Anyone who sees a sick deer that displays any of the signs described above should contact the nearest VDGIF regional office immediately with accurate location information. Please do not attempt to disturb or kill the deer before contacting the VDGIF.

During the 2008-2009 hunting season, more than 250 hunter-killed and vehicle-killed deer from the CWD Surveillance Area in western Frederick and Shenandoah Counties (the counties closest to where CWD has been detected in West Virginia) were sampled and tested for CWD along with more than 50 captive and clinical suspect deer from across the state. Again, no evidence of CWD was found.

For additional information on CWD, please visit the Department's website

Habitat Improvement Tips

Tree Seedlings Selling Fast; Order Yours Before They're Gone

The nation's economic slowdown has reached the forests of Virginia. Officials with the Virginia Department of Forestry report that sales of tree seedlings are down about 30% from the previous year. Of the 32 million seedlings planted, 22.6 million have already sold. Of the 9.5 million still available, the bulk of them, about 8.5 million, are pines. The VDOF grows 45 species of pine and hardwood tree seedlings each year. If you are looking to plant tree seedlings or reforest your land this year, you still have a few weeks remaining to order your seedlings. But don't wait too much longer as several species, including Black Cherry, Red Maple, Sycamore, Crab Apple and Yellow Poplar have already sold out. Landowners may still purchase seed mixes, shrubs and quality bare root tree seedlings in specialty packets for wildlife habitat enhancement, water shed protection, fall and spring colors, and timber management. For product information, pricing and ordering go to the Virginia Department of Forestry's website.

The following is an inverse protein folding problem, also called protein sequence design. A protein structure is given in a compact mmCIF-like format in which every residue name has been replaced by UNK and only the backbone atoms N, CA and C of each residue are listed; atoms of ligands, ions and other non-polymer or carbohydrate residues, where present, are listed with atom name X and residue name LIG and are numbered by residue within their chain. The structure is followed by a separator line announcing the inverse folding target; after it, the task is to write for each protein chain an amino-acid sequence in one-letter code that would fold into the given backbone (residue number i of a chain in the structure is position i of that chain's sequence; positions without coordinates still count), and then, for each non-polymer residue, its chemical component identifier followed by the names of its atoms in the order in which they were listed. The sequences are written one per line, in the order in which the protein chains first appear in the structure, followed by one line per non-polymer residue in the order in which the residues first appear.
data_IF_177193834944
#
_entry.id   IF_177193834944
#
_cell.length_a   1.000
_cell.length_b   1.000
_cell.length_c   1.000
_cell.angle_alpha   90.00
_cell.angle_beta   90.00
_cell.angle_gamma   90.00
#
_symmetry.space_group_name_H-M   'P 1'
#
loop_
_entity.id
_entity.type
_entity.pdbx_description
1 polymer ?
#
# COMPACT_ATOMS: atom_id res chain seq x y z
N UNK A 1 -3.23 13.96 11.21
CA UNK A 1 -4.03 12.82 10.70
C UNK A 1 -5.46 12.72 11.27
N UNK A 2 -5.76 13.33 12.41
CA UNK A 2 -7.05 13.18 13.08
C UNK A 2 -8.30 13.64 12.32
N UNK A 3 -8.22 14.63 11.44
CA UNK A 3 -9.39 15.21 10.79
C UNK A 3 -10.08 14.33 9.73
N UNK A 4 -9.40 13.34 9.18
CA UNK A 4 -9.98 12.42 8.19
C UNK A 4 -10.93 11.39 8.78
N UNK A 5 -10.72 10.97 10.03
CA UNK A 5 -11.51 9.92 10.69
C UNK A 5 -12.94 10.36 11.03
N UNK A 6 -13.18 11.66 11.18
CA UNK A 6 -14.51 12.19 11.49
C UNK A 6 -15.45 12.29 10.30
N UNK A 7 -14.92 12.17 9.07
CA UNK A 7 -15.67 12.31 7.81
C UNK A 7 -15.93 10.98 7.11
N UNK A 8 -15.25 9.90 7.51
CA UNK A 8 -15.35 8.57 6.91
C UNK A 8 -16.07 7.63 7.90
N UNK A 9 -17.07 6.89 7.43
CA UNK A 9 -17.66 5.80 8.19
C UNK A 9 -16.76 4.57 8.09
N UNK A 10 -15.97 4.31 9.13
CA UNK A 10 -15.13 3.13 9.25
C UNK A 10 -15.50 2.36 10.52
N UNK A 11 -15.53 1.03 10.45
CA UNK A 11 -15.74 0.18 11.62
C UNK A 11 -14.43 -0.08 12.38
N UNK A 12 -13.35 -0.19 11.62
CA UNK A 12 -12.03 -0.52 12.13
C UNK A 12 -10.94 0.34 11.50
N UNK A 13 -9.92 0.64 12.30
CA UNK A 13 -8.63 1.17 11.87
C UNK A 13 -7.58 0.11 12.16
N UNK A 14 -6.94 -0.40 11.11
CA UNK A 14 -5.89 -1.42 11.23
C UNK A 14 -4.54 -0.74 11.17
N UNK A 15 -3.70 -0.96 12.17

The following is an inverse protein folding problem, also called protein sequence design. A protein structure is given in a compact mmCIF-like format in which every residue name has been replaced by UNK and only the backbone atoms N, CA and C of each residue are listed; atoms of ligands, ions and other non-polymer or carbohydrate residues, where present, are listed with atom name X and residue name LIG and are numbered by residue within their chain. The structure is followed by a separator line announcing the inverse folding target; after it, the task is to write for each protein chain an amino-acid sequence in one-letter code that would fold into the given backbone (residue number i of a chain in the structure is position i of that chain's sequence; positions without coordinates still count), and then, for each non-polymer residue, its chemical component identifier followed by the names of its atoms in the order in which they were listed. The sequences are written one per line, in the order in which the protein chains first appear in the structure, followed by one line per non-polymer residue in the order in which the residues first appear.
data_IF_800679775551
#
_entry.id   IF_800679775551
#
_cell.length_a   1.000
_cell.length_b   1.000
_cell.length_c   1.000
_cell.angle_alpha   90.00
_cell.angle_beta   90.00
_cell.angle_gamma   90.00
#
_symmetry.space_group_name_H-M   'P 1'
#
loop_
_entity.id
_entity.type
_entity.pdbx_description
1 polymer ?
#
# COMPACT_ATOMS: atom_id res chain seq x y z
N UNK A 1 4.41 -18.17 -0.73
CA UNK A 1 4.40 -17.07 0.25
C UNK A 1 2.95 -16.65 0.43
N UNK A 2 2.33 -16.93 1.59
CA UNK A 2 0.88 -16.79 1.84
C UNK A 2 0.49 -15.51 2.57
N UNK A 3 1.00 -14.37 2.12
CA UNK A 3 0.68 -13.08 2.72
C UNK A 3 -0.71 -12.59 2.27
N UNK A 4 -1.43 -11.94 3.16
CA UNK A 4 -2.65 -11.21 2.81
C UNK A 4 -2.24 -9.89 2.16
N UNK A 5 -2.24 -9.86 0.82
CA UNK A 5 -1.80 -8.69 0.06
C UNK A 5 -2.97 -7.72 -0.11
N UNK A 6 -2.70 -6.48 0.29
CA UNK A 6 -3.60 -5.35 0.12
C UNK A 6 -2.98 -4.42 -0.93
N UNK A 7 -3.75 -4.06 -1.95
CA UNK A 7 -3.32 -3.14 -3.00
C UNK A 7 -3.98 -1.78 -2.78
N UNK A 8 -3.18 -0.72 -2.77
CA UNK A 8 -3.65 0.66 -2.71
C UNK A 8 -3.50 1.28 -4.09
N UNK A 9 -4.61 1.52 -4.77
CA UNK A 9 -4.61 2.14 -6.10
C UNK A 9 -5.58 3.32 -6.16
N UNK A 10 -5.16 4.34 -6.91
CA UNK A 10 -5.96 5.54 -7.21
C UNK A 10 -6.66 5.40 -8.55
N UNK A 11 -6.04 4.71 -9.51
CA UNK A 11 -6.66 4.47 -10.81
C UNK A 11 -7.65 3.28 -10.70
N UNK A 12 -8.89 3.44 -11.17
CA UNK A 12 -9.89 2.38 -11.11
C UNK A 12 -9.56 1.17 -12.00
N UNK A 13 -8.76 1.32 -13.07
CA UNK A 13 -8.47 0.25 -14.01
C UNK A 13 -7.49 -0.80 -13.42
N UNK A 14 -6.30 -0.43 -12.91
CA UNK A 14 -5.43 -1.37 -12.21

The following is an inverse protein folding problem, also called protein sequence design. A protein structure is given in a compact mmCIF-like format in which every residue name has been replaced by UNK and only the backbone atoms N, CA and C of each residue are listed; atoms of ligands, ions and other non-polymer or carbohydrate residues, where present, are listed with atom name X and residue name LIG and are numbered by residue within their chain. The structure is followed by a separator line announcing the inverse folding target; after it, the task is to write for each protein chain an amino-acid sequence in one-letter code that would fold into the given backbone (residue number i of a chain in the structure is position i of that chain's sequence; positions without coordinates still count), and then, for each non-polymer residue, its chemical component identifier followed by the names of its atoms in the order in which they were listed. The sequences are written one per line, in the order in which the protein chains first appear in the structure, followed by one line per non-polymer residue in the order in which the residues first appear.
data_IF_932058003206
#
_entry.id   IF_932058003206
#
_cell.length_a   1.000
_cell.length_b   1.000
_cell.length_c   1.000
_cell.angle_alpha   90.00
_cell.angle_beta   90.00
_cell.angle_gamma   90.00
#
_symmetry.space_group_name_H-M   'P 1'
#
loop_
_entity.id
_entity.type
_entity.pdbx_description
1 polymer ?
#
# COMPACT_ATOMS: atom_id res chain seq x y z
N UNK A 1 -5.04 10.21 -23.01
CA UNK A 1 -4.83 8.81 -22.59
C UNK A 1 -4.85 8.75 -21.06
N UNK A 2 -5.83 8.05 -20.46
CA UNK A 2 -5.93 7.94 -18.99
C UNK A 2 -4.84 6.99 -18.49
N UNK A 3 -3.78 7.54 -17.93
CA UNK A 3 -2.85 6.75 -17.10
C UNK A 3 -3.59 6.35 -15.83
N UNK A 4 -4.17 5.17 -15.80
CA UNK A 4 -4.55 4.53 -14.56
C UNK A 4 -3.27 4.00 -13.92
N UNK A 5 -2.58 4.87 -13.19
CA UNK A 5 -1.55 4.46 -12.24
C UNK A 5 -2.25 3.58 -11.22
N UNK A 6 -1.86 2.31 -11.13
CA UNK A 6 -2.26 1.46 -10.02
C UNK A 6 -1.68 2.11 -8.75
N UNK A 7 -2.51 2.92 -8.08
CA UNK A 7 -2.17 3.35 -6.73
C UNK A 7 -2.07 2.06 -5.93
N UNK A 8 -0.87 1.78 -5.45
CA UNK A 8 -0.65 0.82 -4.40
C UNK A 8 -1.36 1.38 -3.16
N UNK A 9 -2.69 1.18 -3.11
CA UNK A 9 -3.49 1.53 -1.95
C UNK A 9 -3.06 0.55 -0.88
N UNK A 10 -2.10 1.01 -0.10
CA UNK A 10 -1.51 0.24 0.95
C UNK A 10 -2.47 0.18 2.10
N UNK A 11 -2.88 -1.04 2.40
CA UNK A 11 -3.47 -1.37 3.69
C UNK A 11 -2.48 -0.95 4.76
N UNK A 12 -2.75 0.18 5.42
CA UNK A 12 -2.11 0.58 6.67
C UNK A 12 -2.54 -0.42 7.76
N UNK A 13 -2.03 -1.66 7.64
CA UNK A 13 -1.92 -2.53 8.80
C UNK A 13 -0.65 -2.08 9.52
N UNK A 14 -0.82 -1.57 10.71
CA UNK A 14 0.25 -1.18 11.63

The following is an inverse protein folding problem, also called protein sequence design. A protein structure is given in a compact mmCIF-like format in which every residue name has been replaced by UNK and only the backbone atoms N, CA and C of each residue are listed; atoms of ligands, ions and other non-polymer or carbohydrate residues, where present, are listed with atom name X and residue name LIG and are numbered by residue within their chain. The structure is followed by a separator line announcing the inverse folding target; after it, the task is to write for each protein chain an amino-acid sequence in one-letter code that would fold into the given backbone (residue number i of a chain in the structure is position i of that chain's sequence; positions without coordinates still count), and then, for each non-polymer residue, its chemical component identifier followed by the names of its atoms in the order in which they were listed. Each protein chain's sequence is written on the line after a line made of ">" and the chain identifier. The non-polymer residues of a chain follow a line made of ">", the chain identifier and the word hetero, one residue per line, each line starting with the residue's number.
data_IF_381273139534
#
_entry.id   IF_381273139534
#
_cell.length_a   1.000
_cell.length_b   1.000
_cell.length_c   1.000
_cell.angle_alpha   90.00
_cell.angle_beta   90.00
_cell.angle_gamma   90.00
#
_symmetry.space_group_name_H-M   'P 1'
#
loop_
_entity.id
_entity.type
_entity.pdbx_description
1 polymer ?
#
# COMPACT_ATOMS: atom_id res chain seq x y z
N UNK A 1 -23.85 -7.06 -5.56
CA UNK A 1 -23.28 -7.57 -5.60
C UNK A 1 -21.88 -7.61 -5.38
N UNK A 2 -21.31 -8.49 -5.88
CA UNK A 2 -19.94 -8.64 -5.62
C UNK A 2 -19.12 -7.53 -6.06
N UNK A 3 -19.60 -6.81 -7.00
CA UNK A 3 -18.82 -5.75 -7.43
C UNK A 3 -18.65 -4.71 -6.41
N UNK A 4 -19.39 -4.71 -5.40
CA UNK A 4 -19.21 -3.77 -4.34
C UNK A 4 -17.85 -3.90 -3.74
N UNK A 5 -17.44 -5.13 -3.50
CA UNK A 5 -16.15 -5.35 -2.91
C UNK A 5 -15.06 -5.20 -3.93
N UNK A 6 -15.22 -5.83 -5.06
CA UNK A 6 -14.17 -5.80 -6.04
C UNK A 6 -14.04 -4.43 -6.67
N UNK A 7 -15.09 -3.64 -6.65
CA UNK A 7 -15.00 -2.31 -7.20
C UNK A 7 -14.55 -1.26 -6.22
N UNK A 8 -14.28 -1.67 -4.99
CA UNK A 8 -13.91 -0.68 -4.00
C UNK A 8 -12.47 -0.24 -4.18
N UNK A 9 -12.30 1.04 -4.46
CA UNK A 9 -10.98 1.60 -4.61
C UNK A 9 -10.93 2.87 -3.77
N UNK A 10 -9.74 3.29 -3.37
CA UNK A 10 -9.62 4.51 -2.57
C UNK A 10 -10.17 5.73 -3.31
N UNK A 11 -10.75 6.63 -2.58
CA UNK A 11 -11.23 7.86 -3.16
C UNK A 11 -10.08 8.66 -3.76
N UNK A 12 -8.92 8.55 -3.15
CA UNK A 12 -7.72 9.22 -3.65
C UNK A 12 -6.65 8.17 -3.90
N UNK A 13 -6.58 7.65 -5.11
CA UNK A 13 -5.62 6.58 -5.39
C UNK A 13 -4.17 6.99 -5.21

Fishin' Report

Anglers throughout Virginia and neighboring states want to know "how are the fish bitin'?" To provide some answers, more than 25 license agents, marinas, fishing guides and bait shops have volunteered to serve as contacts for information on recent fishing conditions for primary rivers and lakes throughout the state. Sarah White, outdoor writer and regular contributor to Virginia Wildlife magazine, prepares this Fishin' Report from interviews with these contacts the week prior to publication of the Outdoor Report.

The Fishin' Report is only available as part of your free subscription to the Outdoor Report.

The rivers and lakes featured in the Fishin' Report are listed by VDGIF Administrative Regions so you can quickly locate the area in which you are most interested. Consult the regional location map to find the major river or lake you want to know about.

For regulations and conditions on saltwater fishing, visit the Virginia Marine Resources Commission (VMRC) website.

The Shad are Back